McKerrow/Braun, Butler/Roberts, Moore/Chapman, Selya, Boggs, Belotserkovsky, Tuttle, Brown, Black, Corella, Dokukin, Fagan, Kalinin, Martin, Maynard
II. Earth and Water (Air pour les violons)
Chapman, McKerrow, Belotserkovsky, Tuttle
III. Fire (Chaconne)
Moore, Braun, Roberts, Butler, Selya, Chapman, McKerrow, Tuttle, Black
IV. Air (Ramage)
Boggs, Braun, Selya, Chapman, Roberts, Belotserkovsky
Black, McKerrow, Tuttle, Moore, Butler, Brown
VI. Loure (La Chasse)
Selya, Black, Butler, Belotserkovsky, Moore, Braun, McKerrow, Chapman
Brown, Boggs, Roberts, Braun, Tuttle, Chapman, Selya, Belotserkovsky
IX. Rondeau (Air pour l’amour)
Butler, Selya, Boggs, Braun, Chapman, Roberts, Belotserkovsky, Moore, McKerrow, Brown, Black, Tuttle
Costumes executed by Barbara Matera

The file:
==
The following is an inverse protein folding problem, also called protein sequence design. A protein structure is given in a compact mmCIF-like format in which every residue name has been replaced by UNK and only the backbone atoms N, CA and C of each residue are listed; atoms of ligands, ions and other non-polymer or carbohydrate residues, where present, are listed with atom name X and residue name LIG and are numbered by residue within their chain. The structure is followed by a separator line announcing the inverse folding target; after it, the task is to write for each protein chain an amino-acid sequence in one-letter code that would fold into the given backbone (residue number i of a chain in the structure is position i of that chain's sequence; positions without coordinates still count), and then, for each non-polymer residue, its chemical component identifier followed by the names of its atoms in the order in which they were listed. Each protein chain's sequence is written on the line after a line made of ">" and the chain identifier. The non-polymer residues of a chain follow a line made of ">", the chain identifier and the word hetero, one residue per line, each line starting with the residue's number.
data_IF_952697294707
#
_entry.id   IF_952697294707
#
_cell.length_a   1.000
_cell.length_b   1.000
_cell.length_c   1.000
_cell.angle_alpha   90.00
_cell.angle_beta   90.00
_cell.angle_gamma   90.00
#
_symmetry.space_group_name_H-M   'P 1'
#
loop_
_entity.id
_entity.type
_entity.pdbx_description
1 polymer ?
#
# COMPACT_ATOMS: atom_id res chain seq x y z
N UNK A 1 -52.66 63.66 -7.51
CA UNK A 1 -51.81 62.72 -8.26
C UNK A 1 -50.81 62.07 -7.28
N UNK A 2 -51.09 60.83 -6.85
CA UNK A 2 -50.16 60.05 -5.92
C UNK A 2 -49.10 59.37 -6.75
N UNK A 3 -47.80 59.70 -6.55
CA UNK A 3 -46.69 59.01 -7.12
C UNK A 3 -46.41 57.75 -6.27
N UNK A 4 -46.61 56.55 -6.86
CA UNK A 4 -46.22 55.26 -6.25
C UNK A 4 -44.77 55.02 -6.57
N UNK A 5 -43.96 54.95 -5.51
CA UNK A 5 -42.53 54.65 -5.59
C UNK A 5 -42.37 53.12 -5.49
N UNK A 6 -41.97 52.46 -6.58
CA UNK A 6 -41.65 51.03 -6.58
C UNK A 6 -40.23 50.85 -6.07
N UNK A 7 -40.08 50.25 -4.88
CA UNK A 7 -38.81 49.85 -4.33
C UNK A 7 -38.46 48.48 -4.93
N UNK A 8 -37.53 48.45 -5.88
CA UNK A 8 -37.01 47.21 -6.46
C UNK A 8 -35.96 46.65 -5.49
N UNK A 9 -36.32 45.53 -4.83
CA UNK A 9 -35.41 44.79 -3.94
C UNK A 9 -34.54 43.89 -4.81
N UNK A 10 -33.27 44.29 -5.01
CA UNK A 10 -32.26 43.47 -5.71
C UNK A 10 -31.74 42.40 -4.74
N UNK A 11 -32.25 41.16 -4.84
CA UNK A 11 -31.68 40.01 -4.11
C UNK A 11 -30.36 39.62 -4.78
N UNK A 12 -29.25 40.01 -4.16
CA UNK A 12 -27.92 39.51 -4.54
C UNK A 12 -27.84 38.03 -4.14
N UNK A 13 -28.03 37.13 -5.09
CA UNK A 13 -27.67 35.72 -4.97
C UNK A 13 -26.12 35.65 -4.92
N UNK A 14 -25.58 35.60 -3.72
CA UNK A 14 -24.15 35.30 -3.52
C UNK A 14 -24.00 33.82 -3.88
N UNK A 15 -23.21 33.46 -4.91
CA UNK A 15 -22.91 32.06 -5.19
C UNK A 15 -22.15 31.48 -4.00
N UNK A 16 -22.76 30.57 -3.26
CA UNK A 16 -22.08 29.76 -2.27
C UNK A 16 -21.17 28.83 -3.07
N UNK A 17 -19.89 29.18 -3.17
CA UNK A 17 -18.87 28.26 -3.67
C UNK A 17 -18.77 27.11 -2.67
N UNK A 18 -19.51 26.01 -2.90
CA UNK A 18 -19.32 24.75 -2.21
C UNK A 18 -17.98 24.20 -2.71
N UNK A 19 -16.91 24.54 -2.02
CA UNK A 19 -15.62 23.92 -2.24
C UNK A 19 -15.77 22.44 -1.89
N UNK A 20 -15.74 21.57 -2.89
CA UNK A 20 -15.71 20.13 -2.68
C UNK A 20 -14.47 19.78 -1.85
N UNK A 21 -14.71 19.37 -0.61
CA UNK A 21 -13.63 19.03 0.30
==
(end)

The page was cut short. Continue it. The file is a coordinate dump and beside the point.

Ballet Mistress for Twyla Tharp: Shelley Washington Whitman
From the original program: "Jean-Féry Rebel (1666-1747) was a violinist, harpsichordist, conductor, and composer at the court of Versailles. Les Élémens was his last work, which he was coaxed out of retirement to write in 1737. Composed for the dancers of the Academia Royale, it is the old master's account of the evolution of the cosmic order from cosmic chaos."
The Elements follows the progression from chaos to order enacted by Rebel’s Baroque score. In the opening section, classical vocabulary clashes with disparate movement styles. The dancers move through the rapid succession of steps with uninhibited quickness. Flashing lights and the dissonant music add to the primal energy onstage.
As the ballet develops, Tharp untangles the knot of movement presented in the opening sections. The elements are distilled in turn until the final section, when they are reassembled in rational, Newtonian harmony.
Dancers of American Ballet Theatre in rehearsal.
Composed by Jean-Féry Rebel - 1747
I. Le cahos
II. Loure I: La terre et l'eau
III. Chaconne: Le feu
IV. Ramage: L'air
VI. Loure II
VII. Tambourins I & II
IX. Rondeau: Air pour l'Amour